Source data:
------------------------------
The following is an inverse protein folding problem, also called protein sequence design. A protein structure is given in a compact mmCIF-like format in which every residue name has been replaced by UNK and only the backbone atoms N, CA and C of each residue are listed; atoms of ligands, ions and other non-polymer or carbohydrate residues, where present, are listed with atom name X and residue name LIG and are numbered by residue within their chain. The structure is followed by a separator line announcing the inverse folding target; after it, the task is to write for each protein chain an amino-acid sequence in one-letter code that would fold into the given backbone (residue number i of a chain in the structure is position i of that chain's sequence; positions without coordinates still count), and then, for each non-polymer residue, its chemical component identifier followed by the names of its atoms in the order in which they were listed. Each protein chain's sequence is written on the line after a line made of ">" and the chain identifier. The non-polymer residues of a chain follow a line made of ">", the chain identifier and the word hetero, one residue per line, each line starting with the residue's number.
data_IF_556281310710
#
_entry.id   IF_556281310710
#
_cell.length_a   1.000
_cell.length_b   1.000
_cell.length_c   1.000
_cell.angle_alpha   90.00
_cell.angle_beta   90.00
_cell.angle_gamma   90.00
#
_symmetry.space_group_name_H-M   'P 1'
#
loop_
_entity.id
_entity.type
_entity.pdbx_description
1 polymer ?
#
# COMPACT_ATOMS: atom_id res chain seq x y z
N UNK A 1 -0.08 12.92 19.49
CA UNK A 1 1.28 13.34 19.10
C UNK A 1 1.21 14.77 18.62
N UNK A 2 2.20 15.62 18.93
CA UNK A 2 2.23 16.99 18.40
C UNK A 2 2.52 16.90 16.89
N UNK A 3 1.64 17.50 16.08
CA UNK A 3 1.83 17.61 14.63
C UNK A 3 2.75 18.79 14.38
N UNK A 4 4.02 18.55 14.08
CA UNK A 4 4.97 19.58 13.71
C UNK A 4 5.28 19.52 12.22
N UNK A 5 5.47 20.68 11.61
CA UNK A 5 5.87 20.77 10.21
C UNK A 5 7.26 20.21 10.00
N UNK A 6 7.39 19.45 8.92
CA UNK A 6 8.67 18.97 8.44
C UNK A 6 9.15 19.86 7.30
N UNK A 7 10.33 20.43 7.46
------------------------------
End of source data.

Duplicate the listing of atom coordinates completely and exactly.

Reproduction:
The following is an inverse protein folding problem, also called protein sequence design. A protein structure is given in a compact mmCIF-like format in which every residue name has been replaced by UNK and only the backbone atoms N, CA and C of each residue are listed; atoms of ligands, ions and other non-polymer or carbohydrate residues, where present, are listed with atom name X and residue name LIG and are numbered by residue within their chain. The structure is followed by a separator line announcing the inverse folding target; after it, the task is to write for each protein chain an amino-acid sequence in one-letter code that would fold into the given backbone (residue number i of a chain in the structure is position i of that chain's sequence; positions without coordinates still count), and then, for each non-polymer residue, its chemical component identifier followed by the names of its atoms in the order in which they were listed. Each protein chain's sequence is written on the line after a line made of ">" and the chain identifier. The non-polymer residues of a chain follow a line made of ">", the chain identifier and the word hetero, one residue per line, each line starting with the residue's number.
data_IF_556281310710
#
_entry.id   IF_556281310710
#
_cell.length_a   1.000
_cell.length_b   1.000
_cell.length_c   1.000
_cell.angle_alpha   90.00
_cell.angle_beta   90.00
_cell.angle_gamma   90.00
#
_symmetry.space_group_name_H-M   'P 1'
#
loop_
_entity.id
_entity.type
_entity.pdbx_description
1 polymer ?
#
# COMPACT_ATOMS: atom_id res chain seq x y z
N UNK A 1 -0.08 12.92 19.49
CA UNK A 1 1.28 13.34 19.10
C UNK A 1 1.21 14.77 18.62
N UNK A 2 2.20 15.62 18.93
CA UNK A 2 2.23 16.99 18.40
C UNK A 2 2.52 16.90 16.89
N UNK A 3 1.64 17.50 16.08
CA UNK A 3 1.83 17.61 14.63
C UNK A 3 2.75 18.79 14.38
N UNK A 4 4.02 18.55 14.08
CA UNK A 4 4.97 19.58 13.71
C UNK A 4 5.28 19.52 12.22
N UNK A 5 5.47 20.68 11.61
CA UNK A 5 5.87 20.77 10.21
C UNK A 5 7.26 20.21 10.00
N UNK A 6 7.39 19.45 8.92
CA UNK A 6 8.67 18.97 8.44
C UNK A 6 9.15 19.86 7.30
N UNK A 7 10.33 20.43 7.46